Written by Peter Pearsall/Photo by Kay Steele

We marvel at birds for a wide variety of reasons: colorful plumage, melodious songs, intriguing behavior, canny adaptations, and so on. But perhaps most salient among those reasons is birds’ ability to transport themselves across the landscape. Many birds awe us with their seasonal migrations, which may span continents and oceans and challenge our notions of what’s possible in terms of navigation, endurance and site fidelity. When we pay attention to where birds go and why they travel, we often learn things about the wider world. Birds are harbingers of change—in season, climate, habitat suitability—and we can track those changes through their peregrinations, near and far.

As natural landscapes give way to human development, many native bird species lose prime habitat or shift their ranges elsewhere (if they can). Some birds, however, seem able to take advantage of the changes and instead ­expand their normal range. Consider the relatively recent arrival of California scrub jays (Aphelocoma californica) in southeast Oregon. While common west of the Cascades in Oregon and Sierra Nevada in California, this crestless, gray-and-blue jay was formerly scarce east of the mountains. Prior to 1990, California scrub jays were recorded just a handful of times in southeast Oregon. Today they are increasingly numerous here and in other places once outside their historic range; records indicate that these jays have been colonizing areas north and east of their range for the past 40 years.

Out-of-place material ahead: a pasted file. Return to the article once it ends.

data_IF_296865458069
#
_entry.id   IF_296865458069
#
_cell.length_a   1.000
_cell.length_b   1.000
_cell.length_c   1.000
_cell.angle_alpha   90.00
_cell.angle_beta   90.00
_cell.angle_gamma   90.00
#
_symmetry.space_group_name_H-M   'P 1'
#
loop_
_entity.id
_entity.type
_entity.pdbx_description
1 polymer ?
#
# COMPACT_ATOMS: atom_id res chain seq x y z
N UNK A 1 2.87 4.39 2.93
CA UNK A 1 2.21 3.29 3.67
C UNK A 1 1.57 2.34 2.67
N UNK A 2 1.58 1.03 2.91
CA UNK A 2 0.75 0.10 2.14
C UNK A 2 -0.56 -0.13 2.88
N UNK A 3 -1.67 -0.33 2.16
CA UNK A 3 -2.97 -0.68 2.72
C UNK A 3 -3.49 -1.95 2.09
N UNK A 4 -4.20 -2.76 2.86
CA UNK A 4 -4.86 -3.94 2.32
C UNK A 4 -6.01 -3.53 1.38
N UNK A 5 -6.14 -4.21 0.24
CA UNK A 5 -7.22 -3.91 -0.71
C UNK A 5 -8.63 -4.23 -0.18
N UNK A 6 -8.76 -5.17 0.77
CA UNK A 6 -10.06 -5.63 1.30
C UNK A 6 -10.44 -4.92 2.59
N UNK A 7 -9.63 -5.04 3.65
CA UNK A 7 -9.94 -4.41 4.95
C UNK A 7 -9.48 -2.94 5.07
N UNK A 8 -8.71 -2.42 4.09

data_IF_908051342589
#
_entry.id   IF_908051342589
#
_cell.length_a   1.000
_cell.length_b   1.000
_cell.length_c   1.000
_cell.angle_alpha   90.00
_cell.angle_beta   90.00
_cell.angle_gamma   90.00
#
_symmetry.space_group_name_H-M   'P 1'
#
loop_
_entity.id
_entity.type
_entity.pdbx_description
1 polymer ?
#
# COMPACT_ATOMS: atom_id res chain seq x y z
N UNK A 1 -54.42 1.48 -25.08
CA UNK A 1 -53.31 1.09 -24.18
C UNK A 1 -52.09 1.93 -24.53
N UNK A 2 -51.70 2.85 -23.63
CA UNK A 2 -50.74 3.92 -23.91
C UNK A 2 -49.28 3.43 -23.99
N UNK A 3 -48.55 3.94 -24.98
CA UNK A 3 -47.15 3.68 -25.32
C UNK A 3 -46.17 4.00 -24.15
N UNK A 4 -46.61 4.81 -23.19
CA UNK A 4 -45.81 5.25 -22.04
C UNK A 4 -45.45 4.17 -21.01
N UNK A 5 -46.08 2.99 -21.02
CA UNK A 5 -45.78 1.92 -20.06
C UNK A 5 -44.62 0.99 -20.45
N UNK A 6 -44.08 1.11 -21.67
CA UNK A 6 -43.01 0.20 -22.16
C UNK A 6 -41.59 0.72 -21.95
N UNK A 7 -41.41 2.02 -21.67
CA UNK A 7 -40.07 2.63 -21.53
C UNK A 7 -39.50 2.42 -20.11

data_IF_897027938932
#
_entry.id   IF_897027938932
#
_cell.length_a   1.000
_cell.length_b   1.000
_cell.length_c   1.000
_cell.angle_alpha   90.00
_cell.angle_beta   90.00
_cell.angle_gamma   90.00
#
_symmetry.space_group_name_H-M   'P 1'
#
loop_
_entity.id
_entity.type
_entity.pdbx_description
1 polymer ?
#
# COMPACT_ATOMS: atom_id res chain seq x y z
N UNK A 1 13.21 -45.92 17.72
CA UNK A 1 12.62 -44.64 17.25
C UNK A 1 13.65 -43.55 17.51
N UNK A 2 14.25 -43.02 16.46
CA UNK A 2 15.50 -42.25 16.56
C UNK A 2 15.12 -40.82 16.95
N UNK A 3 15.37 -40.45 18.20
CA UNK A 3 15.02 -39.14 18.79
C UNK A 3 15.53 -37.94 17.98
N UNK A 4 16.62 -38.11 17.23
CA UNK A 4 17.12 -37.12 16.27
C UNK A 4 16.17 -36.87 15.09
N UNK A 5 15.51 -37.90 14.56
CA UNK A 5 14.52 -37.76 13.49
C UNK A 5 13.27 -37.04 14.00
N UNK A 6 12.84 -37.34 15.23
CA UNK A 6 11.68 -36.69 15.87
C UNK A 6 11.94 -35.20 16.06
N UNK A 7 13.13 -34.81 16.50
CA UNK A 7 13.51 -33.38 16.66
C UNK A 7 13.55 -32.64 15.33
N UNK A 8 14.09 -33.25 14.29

California scrub jays aren’t considered a migratory species. When local populations of these birds reach a carrying capacity of sorts, the jays will often disperse en masse, particularly in fall. It’s likely during these periods of dispersal that scrub jays have expanded their range in recent decades. Like other native bird species such as grackles, blackbirds, ravens and crows, California scrub jays have adapted to living alongside human development—taking advantage of feeders, dumpsters and other human-made food sources—and this probably aids in their range expansion. As dispersing birds radiate out to seek less-crowded digs, with a bit of luck they might happen upon an area of concentrated food sources, such as a town or outpost. (They may also deliberately seek such places out.) If the jays can successfully compete with local birds for food and avoid mortality by predators or inclement weather, they could establish a new population.

In Harney County, birders began reporting California scrub jays in the towns of Burns and Hines around 2001. That year, the Christmas Bird Count turned up exactly one jay. Since then, CBCs in Burns/Hines have noted an overall increase in jays, with 16 seen in 2016, 40 in 2017, and an all-time high of 54 in 2018. Many residents in Burns and Hines set out feed for wild birds; the scrub jays apparently find this to their liking and have settled in for the long haul.